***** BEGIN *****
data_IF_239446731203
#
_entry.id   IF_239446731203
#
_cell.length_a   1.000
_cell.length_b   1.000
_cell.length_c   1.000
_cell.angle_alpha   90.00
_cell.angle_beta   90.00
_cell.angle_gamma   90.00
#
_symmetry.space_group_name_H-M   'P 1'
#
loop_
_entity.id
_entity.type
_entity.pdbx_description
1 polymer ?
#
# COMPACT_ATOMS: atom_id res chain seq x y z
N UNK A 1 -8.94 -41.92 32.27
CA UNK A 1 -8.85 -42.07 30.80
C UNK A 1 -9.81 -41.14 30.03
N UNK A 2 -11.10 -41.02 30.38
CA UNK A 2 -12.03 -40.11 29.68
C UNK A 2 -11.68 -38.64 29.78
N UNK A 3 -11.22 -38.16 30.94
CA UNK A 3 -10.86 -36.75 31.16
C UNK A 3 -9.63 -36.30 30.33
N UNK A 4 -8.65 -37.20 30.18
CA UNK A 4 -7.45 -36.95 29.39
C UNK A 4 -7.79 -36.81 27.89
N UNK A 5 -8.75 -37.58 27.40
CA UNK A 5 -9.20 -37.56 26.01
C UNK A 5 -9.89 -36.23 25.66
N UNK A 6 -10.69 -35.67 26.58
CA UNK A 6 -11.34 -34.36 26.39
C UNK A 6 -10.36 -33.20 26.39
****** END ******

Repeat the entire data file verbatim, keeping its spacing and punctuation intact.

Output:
data_IF_239446731203
#
_entry.id   IF_239446731203
#
_cell.length_a   1.000
_cell.length_b   1.000
_cell.length_c   1.000
_cell.angle_alpha   90.00
_cell.angle_beta   90.00
_cell.angle_gamma   90.00
#
_symmetry.space_group_name_H-M   'P 1'
#
loop_
_entity.id
_entity.type
_entity.pdbx_description
1 polymer ?
#
# COMPACT_ATOMS: atom_id res chain seq x y z
N UNK A 1 -8.94 -41.92 32.27
CA UNK A 1 -8.85 -42.07 30.80
C UNK A 1 -9.81 -41.14 30.03
N UNK A 2 -11.10 -41.02 30.38
CA UNK A 2 -12.03 -40.11 29.68
C UNK A 2 -11.68 -38.64 29.78
N UNK A 3 -11.22 -38.16 30.94
CA UNK A 3 -10.86 -36.75 31.16
C UNK A 3 -9.63 -36.30 30.33
N UNK A 4 -8.65 -37.20 30.18
CA UNK A 4 -7.45 -36.95 29.39
C UNK A 4 -7.79 -36.81 27.89
N UNK A 5 -8.75 -37.58 27.40
CA UNK A 5 -9.20 -37.56 26.01
C UNK A 5 -9.89 -36.23 25.66
N UNK A 6 -10.69 -35.67 26.58
CA UNK A 6 -11.34 -34.36 26.39
C UNK A 6 -10.36 -33.20 26.39